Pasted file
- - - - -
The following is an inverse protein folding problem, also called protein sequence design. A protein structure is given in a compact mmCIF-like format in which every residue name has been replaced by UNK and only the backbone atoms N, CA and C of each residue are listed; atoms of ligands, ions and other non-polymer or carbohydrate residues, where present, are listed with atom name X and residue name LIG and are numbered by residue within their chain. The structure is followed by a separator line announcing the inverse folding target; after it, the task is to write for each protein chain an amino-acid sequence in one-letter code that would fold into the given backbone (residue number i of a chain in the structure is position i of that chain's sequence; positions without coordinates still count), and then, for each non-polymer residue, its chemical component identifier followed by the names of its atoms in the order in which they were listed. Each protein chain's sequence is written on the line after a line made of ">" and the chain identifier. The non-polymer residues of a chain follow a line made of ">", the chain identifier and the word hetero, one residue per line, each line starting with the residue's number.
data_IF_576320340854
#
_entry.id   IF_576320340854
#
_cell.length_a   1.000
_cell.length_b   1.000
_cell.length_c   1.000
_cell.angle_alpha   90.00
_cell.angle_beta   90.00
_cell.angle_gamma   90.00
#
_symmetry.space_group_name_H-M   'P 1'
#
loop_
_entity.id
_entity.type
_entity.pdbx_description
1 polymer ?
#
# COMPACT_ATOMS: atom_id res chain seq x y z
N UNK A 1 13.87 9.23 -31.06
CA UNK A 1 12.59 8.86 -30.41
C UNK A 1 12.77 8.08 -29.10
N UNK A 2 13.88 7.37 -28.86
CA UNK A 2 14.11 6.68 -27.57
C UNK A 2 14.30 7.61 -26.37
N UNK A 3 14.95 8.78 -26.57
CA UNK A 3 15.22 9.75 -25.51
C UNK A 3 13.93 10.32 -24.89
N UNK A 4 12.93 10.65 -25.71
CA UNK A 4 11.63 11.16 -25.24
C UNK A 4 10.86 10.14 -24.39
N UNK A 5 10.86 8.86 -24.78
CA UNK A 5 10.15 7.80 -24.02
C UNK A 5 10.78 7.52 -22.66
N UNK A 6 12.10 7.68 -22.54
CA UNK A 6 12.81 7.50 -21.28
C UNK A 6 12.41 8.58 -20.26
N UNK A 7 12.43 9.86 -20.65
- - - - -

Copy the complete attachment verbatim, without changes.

The following is an inverse protein folding problem, also called protein sequence design. A protein structure is given in a compact mmCIF-like format in which every residue name has been replaced by UNK and only the backbone atoms N, CA and C of each residue are listed; atoms of ligands, ions and other non-polymer or carbohydrate residues, where present, are listed with atom name X and residue name LIG and are numbered by residue within their chain. The structure is followed by a separator line announcing the inverse folding target; after it, the task is to write for each protein chain an amino-acid sequence in one-letter code that would fold into the given backbone (residue number i of a chain in the structure is position i of that chain's sequence; positions without coordinates still count), and then, for each non-polymer residue, its chemical component identifier followed by the names of its atoms in the order in which they were listed. Each protein chain's sequence is written on the line after a line made of ">" and the chain identifier. The non-polymer residues of a chain follow a line made of ">", the chain identifier and the word hetero, one residue per line, each line starting with the residue's number.
data_IF_576320340854
#
_entry.id   IF_576320340854
#
_cell.length_a   1.000
_cell.length_b   1.000
_cell.length_c   1.000
_cell.angle_alpha   90.00
_cell.angle_beta   90.00
_cell.angle_gamma   90.00
#
_symmetry.space_group_name_H-M   'P 1'
#
loop_
_entity.id
_entity.type
_entity.pdbx_description
1 polymer ?
#
# COMPACT_ATOMS: atom_id res chain seq x y z
N UNK A 1 13.87 9.23 -31.06
CA UNK A 1 12.59 8.86 -30.41
C UNK A 1 12.77 8.08 -29.10
N UNK A 2 13.88 7.37 -28.86
CA UNK A 2 14.11 6.68 -27.57
C UNK A 2 14.30 7.61 -26.37
N UNK A 3 14.95 8.78 -26.57
CA UNK A 3 15.22 9.75 -25.51
C UNK A 3 13.93 10.32 -24.89
N UNK A 4 12.93 10.65 -25.71
CA UNK A 4 11.63 11.16 -25.24
C UNK A 4 10.86 10.14 -24.39
N UNK A 5 10.86 8.86 -24.78
CA UNK A 5 10.15 7.80 -24.02
C UNK A 5 10.78 7.52 -22.66
N UNK A 6 12.10 7.68 -22.54
CA UNK A 6 12.81 7.50 -21.28
C UNK A 6 12.41 8.58 -20.26
N UNK A 7 12.43 9.86 -20.65